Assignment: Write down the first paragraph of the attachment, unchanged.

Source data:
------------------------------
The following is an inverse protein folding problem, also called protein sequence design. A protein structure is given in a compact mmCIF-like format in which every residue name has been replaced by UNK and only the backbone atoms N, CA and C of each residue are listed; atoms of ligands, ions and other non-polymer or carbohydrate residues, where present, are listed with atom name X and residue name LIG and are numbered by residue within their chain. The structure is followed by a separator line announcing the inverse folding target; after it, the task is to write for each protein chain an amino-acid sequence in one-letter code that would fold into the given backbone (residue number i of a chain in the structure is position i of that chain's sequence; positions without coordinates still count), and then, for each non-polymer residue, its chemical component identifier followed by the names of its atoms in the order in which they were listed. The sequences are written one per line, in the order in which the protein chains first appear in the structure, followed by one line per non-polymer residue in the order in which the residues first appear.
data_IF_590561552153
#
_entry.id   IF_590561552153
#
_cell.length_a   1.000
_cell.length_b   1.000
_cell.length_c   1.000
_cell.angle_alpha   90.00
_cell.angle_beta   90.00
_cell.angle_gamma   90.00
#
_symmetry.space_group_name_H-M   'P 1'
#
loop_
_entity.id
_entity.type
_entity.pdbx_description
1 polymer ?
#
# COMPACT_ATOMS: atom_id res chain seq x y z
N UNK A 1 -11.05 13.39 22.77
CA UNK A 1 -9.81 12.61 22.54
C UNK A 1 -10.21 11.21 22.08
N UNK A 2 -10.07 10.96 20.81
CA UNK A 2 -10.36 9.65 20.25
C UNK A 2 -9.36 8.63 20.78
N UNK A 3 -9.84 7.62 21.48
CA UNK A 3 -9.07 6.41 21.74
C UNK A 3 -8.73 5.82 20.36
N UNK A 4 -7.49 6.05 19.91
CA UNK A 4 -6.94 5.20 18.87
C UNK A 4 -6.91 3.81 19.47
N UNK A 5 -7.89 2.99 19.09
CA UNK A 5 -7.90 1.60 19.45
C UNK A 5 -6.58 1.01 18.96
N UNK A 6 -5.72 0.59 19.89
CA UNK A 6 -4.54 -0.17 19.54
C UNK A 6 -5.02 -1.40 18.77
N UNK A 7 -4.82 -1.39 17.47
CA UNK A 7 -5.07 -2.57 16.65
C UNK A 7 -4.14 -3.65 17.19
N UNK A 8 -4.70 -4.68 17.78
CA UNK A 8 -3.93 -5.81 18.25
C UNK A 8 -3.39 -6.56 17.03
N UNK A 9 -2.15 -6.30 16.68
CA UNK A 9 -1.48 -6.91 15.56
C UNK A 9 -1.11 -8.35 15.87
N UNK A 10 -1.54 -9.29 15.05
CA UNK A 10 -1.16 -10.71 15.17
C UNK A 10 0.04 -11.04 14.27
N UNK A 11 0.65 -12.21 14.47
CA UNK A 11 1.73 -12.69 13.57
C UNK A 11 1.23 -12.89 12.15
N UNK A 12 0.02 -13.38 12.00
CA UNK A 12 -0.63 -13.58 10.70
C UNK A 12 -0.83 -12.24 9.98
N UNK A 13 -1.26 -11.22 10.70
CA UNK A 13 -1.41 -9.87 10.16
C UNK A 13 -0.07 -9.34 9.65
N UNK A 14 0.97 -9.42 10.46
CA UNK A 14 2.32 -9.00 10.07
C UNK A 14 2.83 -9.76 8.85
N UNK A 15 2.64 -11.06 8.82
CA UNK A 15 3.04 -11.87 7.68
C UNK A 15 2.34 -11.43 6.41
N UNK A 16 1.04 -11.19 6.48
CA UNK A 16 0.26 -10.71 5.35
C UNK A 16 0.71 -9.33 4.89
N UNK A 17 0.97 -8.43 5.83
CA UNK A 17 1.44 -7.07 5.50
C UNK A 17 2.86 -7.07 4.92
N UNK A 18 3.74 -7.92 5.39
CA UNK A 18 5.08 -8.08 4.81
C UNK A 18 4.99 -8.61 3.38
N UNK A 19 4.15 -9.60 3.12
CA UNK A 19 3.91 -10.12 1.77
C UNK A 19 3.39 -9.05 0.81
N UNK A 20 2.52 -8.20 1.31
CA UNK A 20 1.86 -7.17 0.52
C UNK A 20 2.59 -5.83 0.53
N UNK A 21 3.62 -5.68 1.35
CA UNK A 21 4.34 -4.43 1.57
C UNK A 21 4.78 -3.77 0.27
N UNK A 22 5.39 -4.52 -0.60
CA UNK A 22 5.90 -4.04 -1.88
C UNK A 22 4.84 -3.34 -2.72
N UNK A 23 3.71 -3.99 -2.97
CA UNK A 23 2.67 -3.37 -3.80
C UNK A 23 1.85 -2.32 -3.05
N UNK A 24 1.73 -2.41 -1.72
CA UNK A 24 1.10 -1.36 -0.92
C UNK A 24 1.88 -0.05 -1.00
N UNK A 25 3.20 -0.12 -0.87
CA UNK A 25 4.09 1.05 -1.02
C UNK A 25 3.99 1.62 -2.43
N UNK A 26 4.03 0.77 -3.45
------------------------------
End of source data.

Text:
The following is an inverse protein folding problem, also called protein sequence design. A protein structure is given in a compact mmCIF-like format in which every residue name has been replaced by UNK and only the backbone atoms N, CA and C of each residue are listed; atoms of ligands, ions and other non-polymer or carbohydrate residues, where present, are listed with atom name X and residue name LIG and are numbered by residue within their chain. The structure is followed by a separator line announcing the inverse folding target; after it, the task is to write for each protein chain an amino-acid sequence in one-letter code that would fold into the given backbone (residue number i of a chain in the structure is position i of that chain's sequence; positions without coordinates still count), and then, for each non-polymer residue, its chemical component identifier followed by the names of its atoms in the order in which they were listed. The sequences are written one per line, in the order in which the protein chains first appear in the structure, followed by one line per non-polymer residue in the order in which the residues first appear.